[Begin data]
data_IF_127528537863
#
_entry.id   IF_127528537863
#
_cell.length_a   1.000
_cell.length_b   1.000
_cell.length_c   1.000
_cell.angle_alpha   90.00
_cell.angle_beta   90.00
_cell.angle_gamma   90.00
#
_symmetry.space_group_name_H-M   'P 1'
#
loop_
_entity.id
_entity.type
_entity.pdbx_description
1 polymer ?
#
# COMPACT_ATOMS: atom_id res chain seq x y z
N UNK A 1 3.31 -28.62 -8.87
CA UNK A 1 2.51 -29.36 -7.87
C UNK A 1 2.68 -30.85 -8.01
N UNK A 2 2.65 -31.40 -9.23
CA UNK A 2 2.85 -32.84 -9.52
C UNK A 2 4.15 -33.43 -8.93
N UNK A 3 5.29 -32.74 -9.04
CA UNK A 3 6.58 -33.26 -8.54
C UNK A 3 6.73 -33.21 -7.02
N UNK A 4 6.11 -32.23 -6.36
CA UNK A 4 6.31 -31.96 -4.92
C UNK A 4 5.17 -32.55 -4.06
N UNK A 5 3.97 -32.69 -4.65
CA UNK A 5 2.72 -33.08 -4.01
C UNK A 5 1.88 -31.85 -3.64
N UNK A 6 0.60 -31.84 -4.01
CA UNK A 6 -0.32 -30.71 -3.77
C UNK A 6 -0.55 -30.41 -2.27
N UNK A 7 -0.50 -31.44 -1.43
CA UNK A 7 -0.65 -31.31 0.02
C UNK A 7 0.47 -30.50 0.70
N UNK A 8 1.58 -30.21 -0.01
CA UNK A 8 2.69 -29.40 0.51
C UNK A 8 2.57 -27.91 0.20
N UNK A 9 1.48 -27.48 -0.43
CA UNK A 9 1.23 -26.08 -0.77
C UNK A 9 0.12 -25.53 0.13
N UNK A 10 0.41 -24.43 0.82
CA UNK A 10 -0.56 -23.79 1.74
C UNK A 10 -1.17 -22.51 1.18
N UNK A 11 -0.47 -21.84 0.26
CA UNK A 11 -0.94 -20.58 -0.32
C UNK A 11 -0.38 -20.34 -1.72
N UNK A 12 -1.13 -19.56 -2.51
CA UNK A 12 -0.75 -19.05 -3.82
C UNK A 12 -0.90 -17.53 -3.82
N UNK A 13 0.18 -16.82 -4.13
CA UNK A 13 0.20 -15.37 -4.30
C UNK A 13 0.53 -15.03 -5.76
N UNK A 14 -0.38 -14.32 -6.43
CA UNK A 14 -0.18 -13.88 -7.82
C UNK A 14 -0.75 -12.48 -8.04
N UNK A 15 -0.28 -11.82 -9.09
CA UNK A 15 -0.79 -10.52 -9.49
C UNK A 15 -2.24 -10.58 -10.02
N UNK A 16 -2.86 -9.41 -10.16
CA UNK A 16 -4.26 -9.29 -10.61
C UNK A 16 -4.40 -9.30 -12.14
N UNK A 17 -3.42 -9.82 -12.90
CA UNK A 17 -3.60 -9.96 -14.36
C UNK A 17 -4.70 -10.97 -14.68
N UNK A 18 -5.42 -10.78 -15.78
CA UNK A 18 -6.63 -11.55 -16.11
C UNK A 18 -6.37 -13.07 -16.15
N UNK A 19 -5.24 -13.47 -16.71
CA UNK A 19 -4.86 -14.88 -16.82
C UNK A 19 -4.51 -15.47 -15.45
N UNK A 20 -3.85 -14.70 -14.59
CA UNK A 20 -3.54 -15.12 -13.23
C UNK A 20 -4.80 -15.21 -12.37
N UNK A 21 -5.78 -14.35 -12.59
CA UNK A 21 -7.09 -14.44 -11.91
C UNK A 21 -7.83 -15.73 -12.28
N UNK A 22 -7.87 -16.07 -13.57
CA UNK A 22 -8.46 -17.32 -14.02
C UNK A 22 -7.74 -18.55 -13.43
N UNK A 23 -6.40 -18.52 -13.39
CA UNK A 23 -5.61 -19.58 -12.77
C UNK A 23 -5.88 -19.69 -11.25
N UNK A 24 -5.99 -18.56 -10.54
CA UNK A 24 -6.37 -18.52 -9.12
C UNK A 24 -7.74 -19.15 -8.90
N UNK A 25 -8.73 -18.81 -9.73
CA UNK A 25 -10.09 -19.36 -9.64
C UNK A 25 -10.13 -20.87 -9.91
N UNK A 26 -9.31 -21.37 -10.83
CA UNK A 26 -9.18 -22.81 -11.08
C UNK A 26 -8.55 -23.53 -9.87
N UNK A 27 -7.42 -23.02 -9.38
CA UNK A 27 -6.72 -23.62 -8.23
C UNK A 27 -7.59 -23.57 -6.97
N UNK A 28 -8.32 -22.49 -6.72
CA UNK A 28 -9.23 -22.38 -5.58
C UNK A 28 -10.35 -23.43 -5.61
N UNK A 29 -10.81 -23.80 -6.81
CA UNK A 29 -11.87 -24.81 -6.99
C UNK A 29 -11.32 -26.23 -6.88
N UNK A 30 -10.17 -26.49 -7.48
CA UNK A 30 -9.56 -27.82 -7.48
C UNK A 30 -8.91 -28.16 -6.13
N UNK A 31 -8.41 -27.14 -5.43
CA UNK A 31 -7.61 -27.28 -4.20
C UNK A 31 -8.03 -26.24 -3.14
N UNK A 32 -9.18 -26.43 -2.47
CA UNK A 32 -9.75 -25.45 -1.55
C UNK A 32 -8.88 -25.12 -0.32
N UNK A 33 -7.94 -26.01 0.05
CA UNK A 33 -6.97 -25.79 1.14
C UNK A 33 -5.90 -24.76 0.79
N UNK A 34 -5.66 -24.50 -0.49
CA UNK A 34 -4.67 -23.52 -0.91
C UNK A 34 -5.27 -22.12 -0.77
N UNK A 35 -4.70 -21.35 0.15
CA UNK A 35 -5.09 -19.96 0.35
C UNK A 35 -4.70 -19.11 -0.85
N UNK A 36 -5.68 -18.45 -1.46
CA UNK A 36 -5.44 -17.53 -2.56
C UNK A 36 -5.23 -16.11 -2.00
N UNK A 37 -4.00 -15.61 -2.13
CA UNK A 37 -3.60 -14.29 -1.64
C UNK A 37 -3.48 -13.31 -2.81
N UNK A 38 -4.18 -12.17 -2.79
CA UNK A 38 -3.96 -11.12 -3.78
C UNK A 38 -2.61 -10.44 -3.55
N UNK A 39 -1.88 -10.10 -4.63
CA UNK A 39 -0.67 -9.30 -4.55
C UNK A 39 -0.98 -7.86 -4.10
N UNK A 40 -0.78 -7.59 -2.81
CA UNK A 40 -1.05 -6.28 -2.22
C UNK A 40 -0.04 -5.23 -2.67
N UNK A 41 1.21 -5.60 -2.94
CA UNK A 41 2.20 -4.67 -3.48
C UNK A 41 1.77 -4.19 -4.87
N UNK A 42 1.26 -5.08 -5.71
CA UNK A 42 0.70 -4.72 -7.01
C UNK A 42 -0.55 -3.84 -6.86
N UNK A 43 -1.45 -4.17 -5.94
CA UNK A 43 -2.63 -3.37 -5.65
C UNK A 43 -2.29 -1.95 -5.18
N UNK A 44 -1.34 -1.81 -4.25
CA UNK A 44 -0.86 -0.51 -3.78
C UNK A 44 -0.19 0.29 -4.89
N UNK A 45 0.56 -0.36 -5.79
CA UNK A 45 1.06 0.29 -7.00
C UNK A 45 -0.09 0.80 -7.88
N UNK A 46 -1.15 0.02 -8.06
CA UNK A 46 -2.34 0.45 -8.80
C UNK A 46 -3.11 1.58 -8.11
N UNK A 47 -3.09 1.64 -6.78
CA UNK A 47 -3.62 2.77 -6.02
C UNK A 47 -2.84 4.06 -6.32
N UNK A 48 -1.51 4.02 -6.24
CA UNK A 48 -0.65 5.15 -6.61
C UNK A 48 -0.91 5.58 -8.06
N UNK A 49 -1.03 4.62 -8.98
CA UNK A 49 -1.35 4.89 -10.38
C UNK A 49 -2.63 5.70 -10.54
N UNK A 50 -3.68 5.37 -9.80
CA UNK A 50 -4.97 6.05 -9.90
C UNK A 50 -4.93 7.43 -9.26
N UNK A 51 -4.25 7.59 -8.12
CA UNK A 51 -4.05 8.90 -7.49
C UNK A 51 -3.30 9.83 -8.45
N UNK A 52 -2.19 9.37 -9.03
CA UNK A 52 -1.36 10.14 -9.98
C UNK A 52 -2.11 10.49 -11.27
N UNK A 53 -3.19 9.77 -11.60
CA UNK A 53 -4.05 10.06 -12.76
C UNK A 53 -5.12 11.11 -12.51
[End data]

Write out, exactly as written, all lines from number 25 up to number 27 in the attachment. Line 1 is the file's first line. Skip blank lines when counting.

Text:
CA UNK A 2 2.85 -32.84 -9.52
C UNK A 2 4.15 -33.43 -8.93
N UNK A 3 5.29 -32.74 -9.04